Some how, in the course of human development, we forgot where we came from. We assumed that we were all made of plastic and metal, and that progress came from machines, technology, steel and wires. If you were silver and shiny, you were the future. Like Barbie dolls, only the body infused with plastic and scalpel could make us beautiful. Only sometimes, when we are quiet with ourselves, perhaps lost somewhere in the Arizona desert, or buoyant at sea in a faraway tropic, or even alone at home, sick as a dog and imagining the warfare and diplomacy happening within our cells, we remember that all the inspiration in the world – for everything – came from our natural environment.
Form creates function? Or function before form? When design and function dance seamlessly, we squeal with pleasure as our fancy single button ipads do what we want at the wave of a hand. But, squealing is what little girls do when they see Justin Bieber. When function and design are symbiotic, generative, responsive, and already integrated into our environment, well – we are speechless. In awe of nature’s ability to provide.
Biodesign is the connection of biology, technology, and aesthetics. The New York Times this week published a Home & Garden article on the “Beauty of Bacteria,” and the new and expanding trend toward living organisms generating reusable energy for household items, as well as being aesthetically avant garde.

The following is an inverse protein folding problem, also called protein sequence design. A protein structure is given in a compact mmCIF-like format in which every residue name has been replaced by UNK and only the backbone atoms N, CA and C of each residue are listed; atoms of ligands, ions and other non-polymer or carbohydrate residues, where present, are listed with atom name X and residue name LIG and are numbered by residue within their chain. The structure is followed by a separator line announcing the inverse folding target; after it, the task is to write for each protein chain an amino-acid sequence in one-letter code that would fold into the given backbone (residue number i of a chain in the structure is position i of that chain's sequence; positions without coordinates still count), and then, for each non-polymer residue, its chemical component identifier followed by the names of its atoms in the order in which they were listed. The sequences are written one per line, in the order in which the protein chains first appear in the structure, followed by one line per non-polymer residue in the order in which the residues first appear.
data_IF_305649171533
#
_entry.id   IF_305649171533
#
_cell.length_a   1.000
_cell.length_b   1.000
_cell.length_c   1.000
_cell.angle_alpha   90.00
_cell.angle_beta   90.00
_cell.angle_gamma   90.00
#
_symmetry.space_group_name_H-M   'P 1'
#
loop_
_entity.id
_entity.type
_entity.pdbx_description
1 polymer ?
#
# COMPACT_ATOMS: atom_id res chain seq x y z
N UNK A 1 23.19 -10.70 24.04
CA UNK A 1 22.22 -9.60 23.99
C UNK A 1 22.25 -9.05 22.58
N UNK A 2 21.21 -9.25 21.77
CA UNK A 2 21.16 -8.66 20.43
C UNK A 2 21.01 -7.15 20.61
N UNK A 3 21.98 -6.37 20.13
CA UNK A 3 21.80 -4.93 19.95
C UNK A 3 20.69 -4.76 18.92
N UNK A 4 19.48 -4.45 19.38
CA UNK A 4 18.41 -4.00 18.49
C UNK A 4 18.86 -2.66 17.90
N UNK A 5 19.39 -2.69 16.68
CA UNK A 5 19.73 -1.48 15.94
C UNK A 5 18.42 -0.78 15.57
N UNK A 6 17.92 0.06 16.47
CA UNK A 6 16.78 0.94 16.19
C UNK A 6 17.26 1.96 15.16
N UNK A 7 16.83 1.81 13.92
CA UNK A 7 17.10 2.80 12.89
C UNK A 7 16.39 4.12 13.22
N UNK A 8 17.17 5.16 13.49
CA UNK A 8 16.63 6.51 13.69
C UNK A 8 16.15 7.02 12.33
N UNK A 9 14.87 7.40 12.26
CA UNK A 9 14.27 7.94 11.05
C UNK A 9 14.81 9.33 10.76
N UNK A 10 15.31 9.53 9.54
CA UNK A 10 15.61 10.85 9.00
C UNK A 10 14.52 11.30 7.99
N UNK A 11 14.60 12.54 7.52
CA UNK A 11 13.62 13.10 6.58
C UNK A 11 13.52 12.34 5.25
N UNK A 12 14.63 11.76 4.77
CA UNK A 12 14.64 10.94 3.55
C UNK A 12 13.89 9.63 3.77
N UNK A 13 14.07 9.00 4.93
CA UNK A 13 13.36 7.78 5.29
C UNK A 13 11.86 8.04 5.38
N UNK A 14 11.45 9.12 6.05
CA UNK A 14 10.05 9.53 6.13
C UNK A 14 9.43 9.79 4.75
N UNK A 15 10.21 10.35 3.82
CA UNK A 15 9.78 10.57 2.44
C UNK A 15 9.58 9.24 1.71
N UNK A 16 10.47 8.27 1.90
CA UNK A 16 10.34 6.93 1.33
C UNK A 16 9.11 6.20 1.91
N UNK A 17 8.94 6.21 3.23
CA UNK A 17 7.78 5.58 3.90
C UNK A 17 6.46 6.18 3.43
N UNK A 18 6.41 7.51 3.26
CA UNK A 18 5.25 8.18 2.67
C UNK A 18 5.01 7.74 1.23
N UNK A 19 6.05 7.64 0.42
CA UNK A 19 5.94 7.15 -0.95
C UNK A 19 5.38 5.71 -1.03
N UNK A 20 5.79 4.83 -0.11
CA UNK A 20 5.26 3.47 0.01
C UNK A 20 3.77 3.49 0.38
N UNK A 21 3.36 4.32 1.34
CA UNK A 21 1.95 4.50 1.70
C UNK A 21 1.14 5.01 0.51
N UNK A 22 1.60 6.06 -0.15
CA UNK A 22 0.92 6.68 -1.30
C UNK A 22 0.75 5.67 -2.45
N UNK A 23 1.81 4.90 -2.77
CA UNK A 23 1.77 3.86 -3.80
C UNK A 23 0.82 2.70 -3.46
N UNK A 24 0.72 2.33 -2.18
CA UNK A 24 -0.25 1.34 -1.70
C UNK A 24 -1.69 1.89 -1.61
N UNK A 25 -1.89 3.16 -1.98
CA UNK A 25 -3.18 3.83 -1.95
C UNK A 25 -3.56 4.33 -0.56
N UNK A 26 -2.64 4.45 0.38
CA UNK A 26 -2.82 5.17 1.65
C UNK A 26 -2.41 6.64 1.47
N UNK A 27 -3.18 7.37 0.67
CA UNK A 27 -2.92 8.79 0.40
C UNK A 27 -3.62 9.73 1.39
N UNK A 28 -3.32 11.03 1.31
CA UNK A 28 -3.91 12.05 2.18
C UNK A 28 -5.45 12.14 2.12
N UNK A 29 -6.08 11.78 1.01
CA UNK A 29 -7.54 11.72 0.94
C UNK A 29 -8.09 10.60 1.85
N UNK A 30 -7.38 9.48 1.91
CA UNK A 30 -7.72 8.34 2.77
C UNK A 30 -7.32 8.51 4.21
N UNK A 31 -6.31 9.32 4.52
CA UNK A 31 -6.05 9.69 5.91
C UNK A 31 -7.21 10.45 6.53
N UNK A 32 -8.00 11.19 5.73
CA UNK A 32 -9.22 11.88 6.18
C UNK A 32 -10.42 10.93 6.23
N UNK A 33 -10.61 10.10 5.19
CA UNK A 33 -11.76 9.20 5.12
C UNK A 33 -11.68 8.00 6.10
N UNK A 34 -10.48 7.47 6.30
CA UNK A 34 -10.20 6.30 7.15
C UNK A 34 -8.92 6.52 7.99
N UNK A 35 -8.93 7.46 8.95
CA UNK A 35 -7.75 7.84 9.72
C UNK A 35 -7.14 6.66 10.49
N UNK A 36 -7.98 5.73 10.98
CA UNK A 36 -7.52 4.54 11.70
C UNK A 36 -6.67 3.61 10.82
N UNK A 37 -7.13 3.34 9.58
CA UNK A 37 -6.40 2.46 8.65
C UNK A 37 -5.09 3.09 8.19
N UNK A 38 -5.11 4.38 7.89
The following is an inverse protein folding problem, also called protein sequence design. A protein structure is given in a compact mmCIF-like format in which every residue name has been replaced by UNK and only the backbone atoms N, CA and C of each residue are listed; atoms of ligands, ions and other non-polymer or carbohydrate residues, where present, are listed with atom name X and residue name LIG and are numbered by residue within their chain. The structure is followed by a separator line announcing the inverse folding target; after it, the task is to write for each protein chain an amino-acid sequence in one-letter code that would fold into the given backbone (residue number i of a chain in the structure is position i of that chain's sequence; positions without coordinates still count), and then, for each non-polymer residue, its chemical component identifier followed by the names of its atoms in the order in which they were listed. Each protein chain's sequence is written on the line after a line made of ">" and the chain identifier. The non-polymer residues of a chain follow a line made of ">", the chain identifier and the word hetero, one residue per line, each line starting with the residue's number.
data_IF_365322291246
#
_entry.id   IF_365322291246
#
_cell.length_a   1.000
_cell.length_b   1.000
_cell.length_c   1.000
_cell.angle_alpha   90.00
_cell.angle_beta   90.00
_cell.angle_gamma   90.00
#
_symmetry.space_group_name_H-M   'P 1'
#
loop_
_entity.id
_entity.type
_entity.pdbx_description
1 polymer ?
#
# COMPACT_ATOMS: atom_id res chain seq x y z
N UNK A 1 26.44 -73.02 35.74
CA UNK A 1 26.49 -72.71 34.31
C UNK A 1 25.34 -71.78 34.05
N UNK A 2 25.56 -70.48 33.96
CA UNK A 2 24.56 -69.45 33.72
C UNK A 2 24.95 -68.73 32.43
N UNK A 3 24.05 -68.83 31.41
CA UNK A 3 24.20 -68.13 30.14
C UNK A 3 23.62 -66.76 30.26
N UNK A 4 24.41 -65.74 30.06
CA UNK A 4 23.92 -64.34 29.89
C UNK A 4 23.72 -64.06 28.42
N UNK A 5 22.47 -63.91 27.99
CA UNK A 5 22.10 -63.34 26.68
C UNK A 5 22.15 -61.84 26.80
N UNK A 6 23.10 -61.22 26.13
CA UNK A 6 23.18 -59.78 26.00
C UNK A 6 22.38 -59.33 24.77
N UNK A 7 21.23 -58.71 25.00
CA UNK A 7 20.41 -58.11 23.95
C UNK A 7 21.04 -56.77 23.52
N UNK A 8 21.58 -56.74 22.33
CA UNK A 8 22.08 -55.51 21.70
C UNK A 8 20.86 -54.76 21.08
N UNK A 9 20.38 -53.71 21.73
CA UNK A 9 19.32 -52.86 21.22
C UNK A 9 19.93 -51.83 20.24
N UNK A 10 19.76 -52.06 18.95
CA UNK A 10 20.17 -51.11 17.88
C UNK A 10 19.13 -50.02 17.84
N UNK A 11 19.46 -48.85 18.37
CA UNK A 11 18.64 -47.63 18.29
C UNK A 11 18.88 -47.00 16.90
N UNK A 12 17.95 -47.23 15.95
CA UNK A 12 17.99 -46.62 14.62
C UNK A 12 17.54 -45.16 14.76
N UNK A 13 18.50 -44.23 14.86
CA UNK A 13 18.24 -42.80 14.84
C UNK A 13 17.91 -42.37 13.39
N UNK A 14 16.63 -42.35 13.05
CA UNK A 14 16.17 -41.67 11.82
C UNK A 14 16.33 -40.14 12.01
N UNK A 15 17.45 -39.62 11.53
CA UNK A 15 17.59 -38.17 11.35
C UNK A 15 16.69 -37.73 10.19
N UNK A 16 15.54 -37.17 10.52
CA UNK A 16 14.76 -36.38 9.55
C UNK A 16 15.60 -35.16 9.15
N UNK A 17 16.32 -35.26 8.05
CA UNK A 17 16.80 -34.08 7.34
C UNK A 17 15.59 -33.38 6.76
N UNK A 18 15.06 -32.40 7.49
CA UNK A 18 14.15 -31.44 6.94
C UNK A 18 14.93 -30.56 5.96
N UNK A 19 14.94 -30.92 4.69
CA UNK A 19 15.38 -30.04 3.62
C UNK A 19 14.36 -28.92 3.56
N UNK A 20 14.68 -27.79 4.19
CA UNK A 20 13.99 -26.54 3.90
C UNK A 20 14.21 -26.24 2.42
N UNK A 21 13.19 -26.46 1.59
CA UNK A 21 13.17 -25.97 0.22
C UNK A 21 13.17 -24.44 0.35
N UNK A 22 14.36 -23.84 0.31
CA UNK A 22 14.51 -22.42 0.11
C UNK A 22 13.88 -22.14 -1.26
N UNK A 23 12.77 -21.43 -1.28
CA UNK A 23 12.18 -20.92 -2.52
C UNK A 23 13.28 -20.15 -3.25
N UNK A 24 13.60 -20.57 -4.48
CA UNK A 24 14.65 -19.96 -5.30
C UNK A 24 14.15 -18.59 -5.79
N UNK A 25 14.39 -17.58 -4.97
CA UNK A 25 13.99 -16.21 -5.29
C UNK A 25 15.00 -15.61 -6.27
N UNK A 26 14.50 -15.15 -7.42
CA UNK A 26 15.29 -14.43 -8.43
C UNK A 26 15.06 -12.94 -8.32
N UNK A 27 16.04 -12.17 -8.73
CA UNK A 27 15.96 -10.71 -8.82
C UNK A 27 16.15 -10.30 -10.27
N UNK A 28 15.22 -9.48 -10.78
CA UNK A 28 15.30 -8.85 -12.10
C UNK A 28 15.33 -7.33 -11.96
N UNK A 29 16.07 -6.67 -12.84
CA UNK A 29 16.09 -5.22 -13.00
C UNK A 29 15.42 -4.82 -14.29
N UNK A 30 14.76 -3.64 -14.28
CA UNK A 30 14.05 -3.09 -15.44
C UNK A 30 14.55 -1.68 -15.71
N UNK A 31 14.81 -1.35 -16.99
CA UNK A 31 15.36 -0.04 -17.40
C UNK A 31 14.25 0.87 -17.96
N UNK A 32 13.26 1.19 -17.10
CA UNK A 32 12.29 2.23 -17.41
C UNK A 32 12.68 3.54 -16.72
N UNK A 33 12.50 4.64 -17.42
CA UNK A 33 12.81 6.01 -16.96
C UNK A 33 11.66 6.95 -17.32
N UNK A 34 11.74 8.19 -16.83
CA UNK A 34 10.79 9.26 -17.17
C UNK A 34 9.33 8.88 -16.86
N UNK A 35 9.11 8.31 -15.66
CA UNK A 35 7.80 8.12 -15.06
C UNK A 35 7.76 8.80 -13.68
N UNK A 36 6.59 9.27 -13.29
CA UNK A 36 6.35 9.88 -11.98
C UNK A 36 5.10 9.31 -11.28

“The idea that nature might be an honored houseguest and not just something that slithers in under the refrigerator is also behind “Bio Design: Nature, Science, Creativity,” a book published last month by the Museum of Modern Art. Written by William Myers, a New York-based writer and teacher, “Bio Design” focuses on the growing movement to integrate organic processes in the creation of buildings and household objects so that resources are conserved and waste is limited.” (NYT)
Designers copy nature all the time, from biomimicry to generative art. Joris Laarman’s bone tissue chair (a chair that is created in the same way bones are formed, where hardimpact areas are largest and sturdiest), and his Halflife Lamp (made from hamster ovary cells and firefly DNA, lights up through chemical reaction - no electricity or batteries required) are both examples of Mr. Laarman’s sustainable thinking process. “We’re used to thinking we can throw away objects,” Mr. Laarman said by phone from Amsterdam. “We’re not used to objects you can care for or treat well, or that renew themselves.”
This type of relationship between design, functionality, sustainability and the natural world (similar to the Cradle to Cradle concept) is one that emphasizes interconnectedness. We, as humans, generate energy during our life cycle and then return to dust. Studio 26, though devoid at present of chairs that look like bone tissue or bacterial chandeliers, was designed to support the sustainability of the natural world around us, and as such, support its natural inhabitants. In the hopes that all who come to Studio 26 to improve upon their own design, we put forth an environment that intelligently and carefully considers such an experience. Let us begin to make objects that do the same.